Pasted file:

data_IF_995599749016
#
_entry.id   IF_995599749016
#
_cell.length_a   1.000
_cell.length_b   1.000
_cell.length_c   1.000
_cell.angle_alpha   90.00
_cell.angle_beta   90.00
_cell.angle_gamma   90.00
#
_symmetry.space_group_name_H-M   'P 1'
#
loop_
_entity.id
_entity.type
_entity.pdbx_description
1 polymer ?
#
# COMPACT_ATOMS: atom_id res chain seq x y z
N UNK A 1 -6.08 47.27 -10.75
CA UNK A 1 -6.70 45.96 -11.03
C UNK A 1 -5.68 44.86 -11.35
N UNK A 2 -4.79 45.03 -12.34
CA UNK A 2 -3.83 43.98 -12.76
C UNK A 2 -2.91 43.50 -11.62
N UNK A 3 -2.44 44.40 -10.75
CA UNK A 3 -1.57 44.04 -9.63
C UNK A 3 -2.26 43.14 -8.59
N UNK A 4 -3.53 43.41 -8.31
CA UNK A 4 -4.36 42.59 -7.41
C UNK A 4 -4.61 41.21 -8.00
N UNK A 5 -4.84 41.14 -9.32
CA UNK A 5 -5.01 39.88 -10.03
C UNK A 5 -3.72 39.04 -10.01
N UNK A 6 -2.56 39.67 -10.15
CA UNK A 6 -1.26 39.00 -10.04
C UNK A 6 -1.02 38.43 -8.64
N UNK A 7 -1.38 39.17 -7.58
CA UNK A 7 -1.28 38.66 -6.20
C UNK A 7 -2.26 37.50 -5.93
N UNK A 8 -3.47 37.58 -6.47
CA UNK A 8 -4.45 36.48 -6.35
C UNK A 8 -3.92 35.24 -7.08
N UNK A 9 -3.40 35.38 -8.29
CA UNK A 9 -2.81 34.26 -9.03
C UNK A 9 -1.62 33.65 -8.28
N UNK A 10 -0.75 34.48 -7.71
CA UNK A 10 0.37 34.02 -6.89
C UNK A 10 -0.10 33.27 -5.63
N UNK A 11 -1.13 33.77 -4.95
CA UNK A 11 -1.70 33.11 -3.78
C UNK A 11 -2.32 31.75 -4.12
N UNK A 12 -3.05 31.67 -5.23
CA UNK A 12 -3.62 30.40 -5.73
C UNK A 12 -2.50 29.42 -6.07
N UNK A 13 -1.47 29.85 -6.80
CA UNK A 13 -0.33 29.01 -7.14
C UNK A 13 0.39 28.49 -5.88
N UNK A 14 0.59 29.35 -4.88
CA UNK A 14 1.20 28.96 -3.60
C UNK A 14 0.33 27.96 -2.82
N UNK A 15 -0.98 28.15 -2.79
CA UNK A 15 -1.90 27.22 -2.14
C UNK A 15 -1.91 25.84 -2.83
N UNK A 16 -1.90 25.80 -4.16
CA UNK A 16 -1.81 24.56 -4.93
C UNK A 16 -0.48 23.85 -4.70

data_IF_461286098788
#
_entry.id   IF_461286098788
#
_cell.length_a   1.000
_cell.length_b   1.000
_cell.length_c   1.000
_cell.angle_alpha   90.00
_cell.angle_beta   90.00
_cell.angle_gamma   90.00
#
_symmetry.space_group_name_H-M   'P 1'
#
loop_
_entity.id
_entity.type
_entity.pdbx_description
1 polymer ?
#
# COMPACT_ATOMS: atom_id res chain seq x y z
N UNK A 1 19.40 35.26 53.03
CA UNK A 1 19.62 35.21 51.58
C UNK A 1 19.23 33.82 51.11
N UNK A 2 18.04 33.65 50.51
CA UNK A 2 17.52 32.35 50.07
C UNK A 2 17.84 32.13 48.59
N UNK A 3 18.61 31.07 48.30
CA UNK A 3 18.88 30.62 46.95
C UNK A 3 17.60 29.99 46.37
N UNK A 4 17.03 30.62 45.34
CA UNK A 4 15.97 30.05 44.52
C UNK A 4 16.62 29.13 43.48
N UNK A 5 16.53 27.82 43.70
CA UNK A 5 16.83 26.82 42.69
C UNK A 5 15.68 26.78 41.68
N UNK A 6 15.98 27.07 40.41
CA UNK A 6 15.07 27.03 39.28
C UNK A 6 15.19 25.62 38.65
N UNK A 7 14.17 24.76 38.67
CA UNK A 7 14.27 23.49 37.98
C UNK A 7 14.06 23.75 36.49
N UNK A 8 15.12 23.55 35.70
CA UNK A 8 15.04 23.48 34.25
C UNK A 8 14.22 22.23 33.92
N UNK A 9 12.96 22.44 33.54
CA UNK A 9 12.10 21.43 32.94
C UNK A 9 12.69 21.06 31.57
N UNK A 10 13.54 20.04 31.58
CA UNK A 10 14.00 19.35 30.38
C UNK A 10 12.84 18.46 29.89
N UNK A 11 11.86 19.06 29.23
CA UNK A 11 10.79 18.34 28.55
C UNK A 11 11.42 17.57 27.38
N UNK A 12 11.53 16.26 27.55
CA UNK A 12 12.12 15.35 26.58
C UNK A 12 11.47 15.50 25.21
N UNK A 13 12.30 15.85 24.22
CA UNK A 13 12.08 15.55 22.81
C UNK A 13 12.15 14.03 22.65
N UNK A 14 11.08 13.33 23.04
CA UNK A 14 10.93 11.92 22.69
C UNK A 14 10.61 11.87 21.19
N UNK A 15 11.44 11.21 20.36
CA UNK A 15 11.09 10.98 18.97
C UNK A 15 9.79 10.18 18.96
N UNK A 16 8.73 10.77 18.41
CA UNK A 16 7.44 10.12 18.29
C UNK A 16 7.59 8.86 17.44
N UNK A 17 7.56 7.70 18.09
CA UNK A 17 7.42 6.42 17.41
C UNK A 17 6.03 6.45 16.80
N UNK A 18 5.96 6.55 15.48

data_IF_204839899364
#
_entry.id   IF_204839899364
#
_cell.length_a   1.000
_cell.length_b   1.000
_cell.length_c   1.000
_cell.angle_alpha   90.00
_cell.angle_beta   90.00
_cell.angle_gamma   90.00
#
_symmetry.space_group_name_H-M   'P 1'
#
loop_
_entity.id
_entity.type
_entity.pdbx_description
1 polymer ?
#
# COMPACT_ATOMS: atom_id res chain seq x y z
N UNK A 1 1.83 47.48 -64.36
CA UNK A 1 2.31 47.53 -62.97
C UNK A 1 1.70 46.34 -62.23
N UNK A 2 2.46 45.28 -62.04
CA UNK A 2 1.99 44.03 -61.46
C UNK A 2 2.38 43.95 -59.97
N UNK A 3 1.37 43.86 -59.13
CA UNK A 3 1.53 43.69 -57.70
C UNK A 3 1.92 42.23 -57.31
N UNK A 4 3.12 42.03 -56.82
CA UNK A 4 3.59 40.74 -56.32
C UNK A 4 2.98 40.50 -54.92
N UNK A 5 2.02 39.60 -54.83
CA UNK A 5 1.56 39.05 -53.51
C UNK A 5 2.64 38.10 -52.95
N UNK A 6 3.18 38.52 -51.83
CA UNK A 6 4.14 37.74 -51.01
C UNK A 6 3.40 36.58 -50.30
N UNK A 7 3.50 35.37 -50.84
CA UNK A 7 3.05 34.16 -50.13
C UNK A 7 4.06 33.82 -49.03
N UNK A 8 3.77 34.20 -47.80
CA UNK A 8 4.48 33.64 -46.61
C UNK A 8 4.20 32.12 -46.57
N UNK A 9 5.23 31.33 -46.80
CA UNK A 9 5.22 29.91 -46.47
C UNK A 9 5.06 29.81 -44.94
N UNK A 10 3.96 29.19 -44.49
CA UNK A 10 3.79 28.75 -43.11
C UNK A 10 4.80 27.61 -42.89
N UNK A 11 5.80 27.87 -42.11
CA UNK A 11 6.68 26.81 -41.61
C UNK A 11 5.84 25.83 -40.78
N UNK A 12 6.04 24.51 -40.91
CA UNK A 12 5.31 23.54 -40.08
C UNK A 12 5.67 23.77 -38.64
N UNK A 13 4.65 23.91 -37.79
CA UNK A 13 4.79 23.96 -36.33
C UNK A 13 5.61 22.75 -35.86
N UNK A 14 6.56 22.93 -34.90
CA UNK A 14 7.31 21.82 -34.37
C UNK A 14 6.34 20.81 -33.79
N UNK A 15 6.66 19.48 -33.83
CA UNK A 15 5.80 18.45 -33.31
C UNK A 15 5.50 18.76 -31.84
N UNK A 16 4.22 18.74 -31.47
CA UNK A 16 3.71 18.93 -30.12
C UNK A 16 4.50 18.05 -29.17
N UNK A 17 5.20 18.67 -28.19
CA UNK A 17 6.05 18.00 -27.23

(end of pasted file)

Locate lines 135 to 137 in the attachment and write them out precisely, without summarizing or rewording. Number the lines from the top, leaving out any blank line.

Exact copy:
CA UNK A 16 7.44 10.12 18.29
C UNK A 16 7.59 8.86 17.44
N UNK A 17 7.56 7.70 18.09